The Twelve Tribes of American Politics

After the 2004 election Beliefnet used data compiled from the Fourth National Survey on Religion and Politics to introduce a typology of religious groupings that influence American politics. You can see the twelve groupings and their percentage among the total voting population in the pie-chart below:

Twelve Tribes Pie Chart

You can read a more complete description of each group and how they voted in the 2004 election here, and an analysis of the voting trends here.

The most surprising finding, given common stereotypes of religious people and their politics, was that the Religious Left is almost exactly the same size as the Religious Right, both at about 12.6% of the total voting-age population. It’s good to know that the Religious Right is not as massive it is commonly made out to be. (Even if you combine them with the Heartland Culture Warriors, they still comprise only 24% of the voting-age population.)

According to the description, the Religious Left are:

Liberal on most everything. On marriage, 42% favor same-sex unions and 29% civil unions; 77% are pro-choice on abortion. A majority opposes the war in Iraq. But only a few report that their faith is important to their political thinking, and overall, they oppose the political involvement of religious organizations.

This data also contradicts another assumption that I commonly find asserted here at this blog: that progressive Christians have not been active enough in opposing Bush and the Religious Right. In actuality, according to the numbers, over half of Kerry’s support in 2004 came from these Christians. As the analysis put it:

The rise of the Religious Left was a major factor in the 2004 election… The political awakening of the Religious Left carries several implications for the Democratic Party. For one thing, Democratic leaders cannot view the party as primarily secular. Add up the numbers of the Religious Left, Democratic-voting Latino Christians, Black Protestants, and the modest support from conservative Christians and you have 52% of Kerry’s vote. Secular voters did vote in record numbers for Kerry but only accounted for 16% percent of his vote.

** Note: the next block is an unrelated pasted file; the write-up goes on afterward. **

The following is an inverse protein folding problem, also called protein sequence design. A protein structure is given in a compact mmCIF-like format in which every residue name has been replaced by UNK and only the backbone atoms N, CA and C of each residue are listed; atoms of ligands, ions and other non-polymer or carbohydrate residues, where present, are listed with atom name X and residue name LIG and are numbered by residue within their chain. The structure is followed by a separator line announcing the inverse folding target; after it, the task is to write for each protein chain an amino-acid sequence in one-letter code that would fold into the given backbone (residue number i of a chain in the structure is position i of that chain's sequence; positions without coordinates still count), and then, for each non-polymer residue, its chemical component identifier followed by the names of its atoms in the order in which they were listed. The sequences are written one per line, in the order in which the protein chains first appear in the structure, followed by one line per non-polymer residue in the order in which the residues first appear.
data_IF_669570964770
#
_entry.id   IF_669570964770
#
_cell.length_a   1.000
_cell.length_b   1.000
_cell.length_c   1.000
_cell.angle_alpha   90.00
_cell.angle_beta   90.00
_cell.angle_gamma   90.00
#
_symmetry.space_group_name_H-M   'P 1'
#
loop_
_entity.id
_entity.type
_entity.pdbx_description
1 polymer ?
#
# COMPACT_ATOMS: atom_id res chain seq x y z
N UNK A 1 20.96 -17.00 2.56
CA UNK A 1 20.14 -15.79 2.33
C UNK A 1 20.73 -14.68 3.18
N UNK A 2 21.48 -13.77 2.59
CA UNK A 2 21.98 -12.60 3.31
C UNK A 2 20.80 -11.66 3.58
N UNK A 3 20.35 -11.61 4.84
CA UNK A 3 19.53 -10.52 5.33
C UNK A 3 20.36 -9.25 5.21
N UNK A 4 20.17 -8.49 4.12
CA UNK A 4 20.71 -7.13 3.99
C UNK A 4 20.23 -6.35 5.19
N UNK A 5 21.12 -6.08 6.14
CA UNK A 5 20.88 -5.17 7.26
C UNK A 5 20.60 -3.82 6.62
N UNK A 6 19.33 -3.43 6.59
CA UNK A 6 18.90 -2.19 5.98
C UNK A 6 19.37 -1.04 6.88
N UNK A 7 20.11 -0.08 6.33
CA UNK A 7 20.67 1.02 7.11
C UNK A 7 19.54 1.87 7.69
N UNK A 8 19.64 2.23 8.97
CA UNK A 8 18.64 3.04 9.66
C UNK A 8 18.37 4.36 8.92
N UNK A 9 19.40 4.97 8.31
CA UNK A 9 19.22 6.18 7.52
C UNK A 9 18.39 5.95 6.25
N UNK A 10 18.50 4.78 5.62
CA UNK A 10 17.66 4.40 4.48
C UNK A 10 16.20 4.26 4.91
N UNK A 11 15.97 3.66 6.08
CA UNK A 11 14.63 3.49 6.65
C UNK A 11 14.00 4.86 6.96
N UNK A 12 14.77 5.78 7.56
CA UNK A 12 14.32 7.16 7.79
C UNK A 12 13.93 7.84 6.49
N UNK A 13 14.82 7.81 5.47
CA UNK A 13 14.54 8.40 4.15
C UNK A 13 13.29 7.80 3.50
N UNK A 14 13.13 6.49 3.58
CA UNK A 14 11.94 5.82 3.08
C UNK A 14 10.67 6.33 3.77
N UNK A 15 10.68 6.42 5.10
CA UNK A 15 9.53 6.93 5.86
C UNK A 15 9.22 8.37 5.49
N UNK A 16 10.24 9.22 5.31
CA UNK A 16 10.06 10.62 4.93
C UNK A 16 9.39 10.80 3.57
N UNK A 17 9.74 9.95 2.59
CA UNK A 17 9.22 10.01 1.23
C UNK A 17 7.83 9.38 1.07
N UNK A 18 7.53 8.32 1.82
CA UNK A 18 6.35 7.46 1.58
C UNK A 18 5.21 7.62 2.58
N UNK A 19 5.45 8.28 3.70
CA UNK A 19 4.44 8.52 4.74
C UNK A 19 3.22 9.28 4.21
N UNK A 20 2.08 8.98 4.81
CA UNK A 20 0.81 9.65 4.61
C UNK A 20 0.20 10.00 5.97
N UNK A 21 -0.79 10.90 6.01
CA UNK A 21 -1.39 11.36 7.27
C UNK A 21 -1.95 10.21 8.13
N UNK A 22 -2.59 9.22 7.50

The report did list “Seculars” as a group, comprised of the non-religious, atheists and agnostics, and accounting for 10.6% of the voting-age population. According to the description:

74% of Seculars voted for Kerry, accounting for 16% of his total vote, while 26% voted for Bush, making up 5% of his total vote.

They are:

The group that is most uncomfortable when candidates talk about their personal faith (54%). Very liberal on social issues: 83% are pro-choice and 59% favor same-sex marriage. Liberal on foreign policy, moderate on economics, and quite young (47% under age 35).

In all, I find it very fascinating, and a very helpful breakdown of the various types of religious (and non-religious) voters. It’s always good to bust some stereotypes, IMO, and especially to get past this misconception that to be a Christian means one automatically supports the agenda of the Religious Right. According to this data, it’s pretty much just as likely that one doesn’t.

  • http://www.xanga.com/drew85 Drew

    Hey, you should add a Reddit bar next to the Digg one. Reddit’s a little more politically and religiously inclined, anyway. Actually I’m just making this request because I use reddit and not Digg.

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  • Zafner

    Maybe part of the problem is that everybody seems to have a burning desire to categorize other people and to limit themselves by deciding what little categories they fit into.

  • http://religiouscomics.net Jeff

    Very interesting data. I noticed, though, that the little poll on the beliefnet website only included choices for 10 out of the 12 “tribes”. For example, there was no item for secularists to vote for. That casts some doubt in my mind on the ability of beliefnet to compile and present information… At any rate, there cannot be any correlation between their own poll and the results they present from the Fourth National Survey on Religion and Politics.

  • I like tea

    It doesn’t surprise me that the Religious Right and Left are the same size. The Religious Right is just a lot louder (whining about things like where “In God We Trust” should go on the quarter, for a recent example).

    Not that I don’t take this data with a grain of salt.

  • http://looneyfundamentalist.blogspot.com/ Looney

    Well, in my experience the Religious Left is far more politically active than the Religious Right. This reflects core theological differences: The Religious Right views life as something temporary and the main interest is in heaven. They also view that God chooses the leaders, in spite of what appears to happen at the ballot box. For the Religious Left, the here and now is all there is, so that is where the emphasis is.